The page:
It is with great sadness that the MBL shares the passing of MBL Associate and longtime MBL supporter Phyllis Switzer Goldstein, who passed away on January 25, 2011 at her home in Woods Hole.
Phyllis was a fixture in Woods Hole, and especially at the MBL Club, where she led folksinging for 45 years. She also helped to lead the MBL’s 4th of July parade for as long as anyone can remember.
The MBL flag will be lowered in her memory. An obituary written by her family is below.
Phyllis Switzer Goldstein was known for 45 years as the “Folk Singing Lady” to multitudes of Woods Hole residents and summer visitors alike. An accomplished guitarist and flutist, she also acted and directed theater for 50 years. Phyllis loved working and entertaining people and it showed in all of her life’s pursuits.
She died of renal failure on January 25, 2011 at her home in Woods Hole. She was with family at the time of death.
Phyllis grew up in the neighborhood of Arthur Avenue in the Bronx, NY. She was fond of telling stories of stickball games in the street and living near the Bronx Zoo. She attended Music and Art High School, which always gave her a sense of pride throughout her life. Her father died when she was 16 and she lived with her brother Jay and her mother Gus until she was married at age 19.
She was married to Sam Switzer, a doctor and researcher at Albert Einstein Medical Center. Sam was asked to join the U.S. government’s Atomic Bomb Commission in 1959 and she and Sam embarked on a two-year adventure of living and working in Nagasaki and Hiroshima, Japan. In Japan she learned to speak Japanese, arrange flowers in the Japanese tradition, and cook traditional Japanese food. While in Japan she gave birth to her first child, Mallory.
Upon returning to the United States in 1961, Phyllis had her second child, Brian. She worked at the Fieldston School in Riverdale New York, where, among other things, she lead the girl’s basketball team to an undefeated season.
Tragically, she and her family were in a car accident in 1967 in which her husband and daughter were killed. She was devastated but continued to live a vibrant life and care for her son, who was the light of her life.
She remarried Moise Goldstein, Jr., a professor of Biomedical and Electrical engineering at Johns Hopkins University and moved to Baltimore, MD. There she began work at the Park School where she had a 32-year career.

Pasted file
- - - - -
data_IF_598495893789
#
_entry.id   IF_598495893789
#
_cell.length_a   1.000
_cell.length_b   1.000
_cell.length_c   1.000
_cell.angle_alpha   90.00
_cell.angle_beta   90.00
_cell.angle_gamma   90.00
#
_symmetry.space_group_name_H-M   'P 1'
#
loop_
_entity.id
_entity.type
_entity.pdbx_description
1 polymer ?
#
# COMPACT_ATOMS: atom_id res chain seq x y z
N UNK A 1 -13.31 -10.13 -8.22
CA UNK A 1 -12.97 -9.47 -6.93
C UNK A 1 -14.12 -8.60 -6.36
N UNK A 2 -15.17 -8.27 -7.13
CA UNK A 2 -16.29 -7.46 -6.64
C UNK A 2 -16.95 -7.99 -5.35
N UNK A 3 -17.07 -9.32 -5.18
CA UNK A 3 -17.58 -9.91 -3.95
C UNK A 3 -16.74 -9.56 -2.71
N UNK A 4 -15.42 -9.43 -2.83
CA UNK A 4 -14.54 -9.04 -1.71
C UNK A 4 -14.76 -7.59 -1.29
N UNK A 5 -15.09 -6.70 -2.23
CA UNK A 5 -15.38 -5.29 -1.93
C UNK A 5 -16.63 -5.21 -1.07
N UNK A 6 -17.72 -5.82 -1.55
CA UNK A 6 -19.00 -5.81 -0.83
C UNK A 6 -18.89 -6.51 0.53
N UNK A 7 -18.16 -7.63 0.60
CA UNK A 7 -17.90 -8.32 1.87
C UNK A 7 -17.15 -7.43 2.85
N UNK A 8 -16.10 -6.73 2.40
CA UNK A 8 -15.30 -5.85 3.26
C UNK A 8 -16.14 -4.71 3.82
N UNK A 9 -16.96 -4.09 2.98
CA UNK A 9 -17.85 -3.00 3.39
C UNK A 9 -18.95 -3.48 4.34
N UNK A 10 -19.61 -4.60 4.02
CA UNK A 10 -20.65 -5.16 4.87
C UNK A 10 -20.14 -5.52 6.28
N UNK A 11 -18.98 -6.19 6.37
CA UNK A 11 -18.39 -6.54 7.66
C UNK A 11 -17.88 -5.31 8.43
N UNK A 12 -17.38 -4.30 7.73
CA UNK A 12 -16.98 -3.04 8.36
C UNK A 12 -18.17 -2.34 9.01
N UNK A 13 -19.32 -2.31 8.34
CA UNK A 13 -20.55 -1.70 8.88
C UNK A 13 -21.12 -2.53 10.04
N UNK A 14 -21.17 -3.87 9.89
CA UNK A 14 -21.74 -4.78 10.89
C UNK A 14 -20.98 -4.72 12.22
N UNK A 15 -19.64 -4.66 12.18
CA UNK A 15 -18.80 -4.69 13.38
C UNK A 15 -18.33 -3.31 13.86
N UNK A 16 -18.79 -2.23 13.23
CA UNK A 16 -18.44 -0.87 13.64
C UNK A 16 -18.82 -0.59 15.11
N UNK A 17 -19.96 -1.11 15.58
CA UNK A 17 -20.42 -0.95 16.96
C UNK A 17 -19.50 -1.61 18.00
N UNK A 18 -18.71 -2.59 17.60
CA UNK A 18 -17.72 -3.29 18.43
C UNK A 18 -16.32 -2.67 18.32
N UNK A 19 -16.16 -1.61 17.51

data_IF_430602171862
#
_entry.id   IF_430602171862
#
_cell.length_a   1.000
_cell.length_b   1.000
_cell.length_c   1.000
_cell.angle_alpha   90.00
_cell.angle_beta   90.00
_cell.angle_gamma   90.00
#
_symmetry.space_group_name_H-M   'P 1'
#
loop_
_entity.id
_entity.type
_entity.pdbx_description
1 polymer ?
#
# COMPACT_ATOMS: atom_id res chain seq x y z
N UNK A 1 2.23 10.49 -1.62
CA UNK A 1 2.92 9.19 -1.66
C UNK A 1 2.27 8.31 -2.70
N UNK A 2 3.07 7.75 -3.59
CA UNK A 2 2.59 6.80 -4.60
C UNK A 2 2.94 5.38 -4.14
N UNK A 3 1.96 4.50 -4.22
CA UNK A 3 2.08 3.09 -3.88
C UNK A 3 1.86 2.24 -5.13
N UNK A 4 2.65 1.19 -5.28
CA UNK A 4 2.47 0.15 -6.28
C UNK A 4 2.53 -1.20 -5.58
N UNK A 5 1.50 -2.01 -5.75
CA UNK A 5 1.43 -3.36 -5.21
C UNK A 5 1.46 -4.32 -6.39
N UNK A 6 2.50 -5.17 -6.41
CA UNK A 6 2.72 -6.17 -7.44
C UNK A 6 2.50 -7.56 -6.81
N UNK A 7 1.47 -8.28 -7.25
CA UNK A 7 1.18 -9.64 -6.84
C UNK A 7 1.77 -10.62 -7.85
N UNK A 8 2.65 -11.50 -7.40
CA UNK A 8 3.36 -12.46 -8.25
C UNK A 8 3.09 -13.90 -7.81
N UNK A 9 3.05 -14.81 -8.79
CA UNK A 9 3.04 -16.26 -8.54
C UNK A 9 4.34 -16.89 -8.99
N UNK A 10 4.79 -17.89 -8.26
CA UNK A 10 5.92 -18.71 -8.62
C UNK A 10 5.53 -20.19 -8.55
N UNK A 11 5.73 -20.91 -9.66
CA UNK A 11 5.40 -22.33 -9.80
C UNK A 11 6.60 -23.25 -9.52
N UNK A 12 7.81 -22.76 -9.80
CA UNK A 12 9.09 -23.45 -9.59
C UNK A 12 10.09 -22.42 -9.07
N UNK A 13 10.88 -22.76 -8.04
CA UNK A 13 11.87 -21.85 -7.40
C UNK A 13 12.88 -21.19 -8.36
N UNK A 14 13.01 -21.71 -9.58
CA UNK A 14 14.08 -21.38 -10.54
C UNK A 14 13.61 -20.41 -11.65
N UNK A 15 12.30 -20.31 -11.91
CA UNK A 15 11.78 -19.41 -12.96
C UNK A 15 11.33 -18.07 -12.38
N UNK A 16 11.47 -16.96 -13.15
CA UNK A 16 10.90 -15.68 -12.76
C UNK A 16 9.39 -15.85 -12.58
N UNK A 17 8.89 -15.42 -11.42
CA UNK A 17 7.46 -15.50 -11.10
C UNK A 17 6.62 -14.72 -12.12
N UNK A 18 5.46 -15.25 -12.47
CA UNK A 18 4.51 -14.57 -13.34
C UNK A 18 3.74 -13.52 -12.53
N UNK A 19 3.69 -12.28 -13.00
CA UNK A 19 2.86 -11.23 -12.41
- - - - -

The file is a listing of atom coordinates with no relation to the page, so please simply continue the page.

At Park School she taught American folklore, music, and directed theater. Throughout her 32 years she produced full-scale Gilbert and Sullivan plays as well as Broadway musicals and straight theater. She directed shows such as Pippin, Chorus Line, and Guys and Dolls. Her passion for her craft came through in her intensity and she was often visited by former students, who explained that it was only after they left Park School that they realized how valuable she had been to their development.
Phyllis spent summers in Woods Hole for the past 47 years. She had a house on Gardiner Rd., which she retired to eight years ago. In Woods Hole she was affectionately known as the “Folk Singing Lady” because on summer Tuesday nights for 45 years, she invited all that wanted to sing to the MBL Club for a rousing singalong.
Over the years she wrote many songs about Woods Hole. Some of the titles were “Woods Hole Town, A Fairer Place Was Never Seen” and “Here’s to You My Woods Hole Town.”
The singalongs always began with the same song (“Some Come To Dance”) and ended with “This Land Is Your Land.” Generations of residents continued to come to folksinging long after they had grown up and many brought their own children when they had families.
Phyllis led the MBL’s 4th of July Parade for as long as anyone can remember. She was a fixture at the front with her piccolo. Other accomplishments include yearly theatrical performances at the Woods Hole Library, many tennis championships at the MBL Tennis Club, and she was an original creator of the Woods Hole Cantata concerts.
She was a member of the Woods Hole Women’s Club and volunteered at Morse Pond School where she taught theater to 5th and 6th graders and was affectionately known to the students as “Mrs. G.”
She leaves her husband, Moise, son, Brian Switzer, and stepsons Claude and Thomas Goldstein, as well as her daughter-in-law, Rachel, and grandchildren Sophie and Elijah. The funeral is private, however a celebration of her life will be held this summer at the MBL and all are invited.
Donations in her name can be made to the Morse Pond School TEAM Program, Morse Pond School, Jones Rd. Falmouth MA 02540, or the MBL, MBL St. Woods Hole, MA 02543.